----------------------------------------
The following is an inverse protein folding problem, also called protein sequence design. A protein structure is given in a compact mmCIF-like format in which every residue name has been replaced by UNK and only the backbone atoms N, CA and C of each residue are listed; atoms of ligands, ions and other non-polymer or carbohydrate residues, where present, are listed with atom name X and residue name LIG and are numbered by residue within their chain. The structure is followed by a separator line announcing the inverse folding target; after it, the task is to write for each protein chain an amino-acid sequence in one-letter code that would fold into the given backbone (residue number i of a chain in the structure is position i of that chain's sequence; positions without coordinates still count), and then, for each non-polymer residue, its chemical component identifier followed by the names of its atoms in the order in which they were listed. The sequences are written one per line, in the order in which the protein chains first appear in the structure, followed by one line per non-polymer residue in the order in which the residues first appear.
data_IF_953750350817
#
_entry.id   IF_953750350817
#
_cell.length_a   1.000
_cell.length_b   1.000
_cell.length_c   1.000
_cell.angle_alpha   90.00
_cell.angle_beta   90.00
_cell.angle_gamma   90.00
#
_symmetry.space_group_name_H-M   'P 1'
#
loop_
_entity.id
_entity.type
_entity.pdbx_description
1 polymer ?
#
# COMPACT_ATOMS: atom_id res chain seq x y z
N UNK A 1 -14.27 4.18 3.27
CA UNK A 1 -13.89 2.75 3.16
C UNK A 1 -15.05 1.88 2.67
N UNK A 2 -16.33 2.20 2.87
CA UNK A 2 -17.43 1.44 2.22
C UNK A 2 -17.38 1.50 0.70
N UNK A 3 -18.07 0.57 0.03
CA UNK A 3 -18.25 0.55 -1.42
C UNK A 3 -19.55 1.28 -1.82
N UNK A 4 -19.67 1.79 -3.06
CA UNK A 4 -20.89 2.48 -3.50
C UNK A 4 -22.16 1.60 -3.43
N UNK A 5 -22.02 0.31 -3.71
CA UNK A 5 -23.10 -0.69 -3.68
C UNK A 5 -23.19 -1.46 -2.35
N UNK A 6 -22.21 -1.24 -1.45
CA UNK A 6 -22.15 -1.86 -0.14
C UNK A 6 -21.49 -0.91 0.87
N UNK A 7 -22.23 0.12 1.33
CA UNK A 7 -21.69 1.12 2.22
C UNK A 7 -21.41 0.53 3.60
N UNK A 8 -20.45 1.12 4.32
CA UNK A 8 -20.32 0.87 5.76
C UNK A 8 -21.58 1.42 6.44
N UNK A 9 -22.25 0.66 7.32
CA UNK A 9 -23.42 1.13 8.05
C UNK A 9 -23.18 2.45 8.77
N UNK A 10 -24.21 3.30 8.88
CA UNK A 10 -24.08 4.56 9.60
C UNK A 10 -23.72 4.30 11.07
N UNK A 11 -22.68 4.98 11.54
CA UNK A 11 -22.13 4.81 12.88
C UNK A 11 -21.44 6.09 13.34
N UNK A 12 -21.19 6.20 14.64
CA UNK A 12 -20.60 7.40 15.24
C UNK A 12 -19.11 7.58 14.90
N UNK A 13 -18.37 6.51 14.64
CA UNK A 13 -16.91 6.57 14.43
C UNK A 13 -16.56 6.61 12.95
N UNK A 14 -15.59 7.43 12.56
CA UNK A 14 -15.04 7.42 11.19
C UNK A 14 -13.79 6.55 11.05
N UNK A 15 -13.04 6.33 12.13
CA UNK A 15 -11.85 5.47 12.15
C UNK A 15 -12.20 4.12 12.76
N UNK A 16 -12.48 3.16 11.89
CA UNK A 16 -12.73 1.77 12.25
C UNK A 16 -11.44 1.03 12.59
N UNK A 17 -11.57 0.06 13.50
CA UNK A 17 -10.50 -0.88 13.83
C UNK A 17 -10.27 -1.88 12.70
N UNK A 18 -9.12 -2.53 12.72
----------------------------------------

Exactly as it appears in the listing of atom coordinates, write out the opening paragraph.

The following is an inverse protein folding problem, also called protein sequence design. A protein structure is given in a compact mmCIF-like format in which every residue name has been replaced by UNK and only the backbone atoms N, CA and C of each residue are listed; atoms of ligands, ions and other non-polymer or carbohydrate residues, where present, are listed with atom name X and residue name LIG and are numbered by residue within their chain. The structure is followed by a separator line announcing the inverse folding target; after it, the task is to write for each protein chain an amino-acid sequence in one-letter code that would fold into the given backbone (residue number i of a chain in the structure is position i of that chain's sequence; positions without coordinates still count), and then, for each non-polymer residue, its chemical component identifier followed by the names of its atoms in the order in which they were listed. The sequences are written one per line, in the order in which the protein chains first appear in the structure, followed by one line per non-polymer residue in the order in which the residues first appear.